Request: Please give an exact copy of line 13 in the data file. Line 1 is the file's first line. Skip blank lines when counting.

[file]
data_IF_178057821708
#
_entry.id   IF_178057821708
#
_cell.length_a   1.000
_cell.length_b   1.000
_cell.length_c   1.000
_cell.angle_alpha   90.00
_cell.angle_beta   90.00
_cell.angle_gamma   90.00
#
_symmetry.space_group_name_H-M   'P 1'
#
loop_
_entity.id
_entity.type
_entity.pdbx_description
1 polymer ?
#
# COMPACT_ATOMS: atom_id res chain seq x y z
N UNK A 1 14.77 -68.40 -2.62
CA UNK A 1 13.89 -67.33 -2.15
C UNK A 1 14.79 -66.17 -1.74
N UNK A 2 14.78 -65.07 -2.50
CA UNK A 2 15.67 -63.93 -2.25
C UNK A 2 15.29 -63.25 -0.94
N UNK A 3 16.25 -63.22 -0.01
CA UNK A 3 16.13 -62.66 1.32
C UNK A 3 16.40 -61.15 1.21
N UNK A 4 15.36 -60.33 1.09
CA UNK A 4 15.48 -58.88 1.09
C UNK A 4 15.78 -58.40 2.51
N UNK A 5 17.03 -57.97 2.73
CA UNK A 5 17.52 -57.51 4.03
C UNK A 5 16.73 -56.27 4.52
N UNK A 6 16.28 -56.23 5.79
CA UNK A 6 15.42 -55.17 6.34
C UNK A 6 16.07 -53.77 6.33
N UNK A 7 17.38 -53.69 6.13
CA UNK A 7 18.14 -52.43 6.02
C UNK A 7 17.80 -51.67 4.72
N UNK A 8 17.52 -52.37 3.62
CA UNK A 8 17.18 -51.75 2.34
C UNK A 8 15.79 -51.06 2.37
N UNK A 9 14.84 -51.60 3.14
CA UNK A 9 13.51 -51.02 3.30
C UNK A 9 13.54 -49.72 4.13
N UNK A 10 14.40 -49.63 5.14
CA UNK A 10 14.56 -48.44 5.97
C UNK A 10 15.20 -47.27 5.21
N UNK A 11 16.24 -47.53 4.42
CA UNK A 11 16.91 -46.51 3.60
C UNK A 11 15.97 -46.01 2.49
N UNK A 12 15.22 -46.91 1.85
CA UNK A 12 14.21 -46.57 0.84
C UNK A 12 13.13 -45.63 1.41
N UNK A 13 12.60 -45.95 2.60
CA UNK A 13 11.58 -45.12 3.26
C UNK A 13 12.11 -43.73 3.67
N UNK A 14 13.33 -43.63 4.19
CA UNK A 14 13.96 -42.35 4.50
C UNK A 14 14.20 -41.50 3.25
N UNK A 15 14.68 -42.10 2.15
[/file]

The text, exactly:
#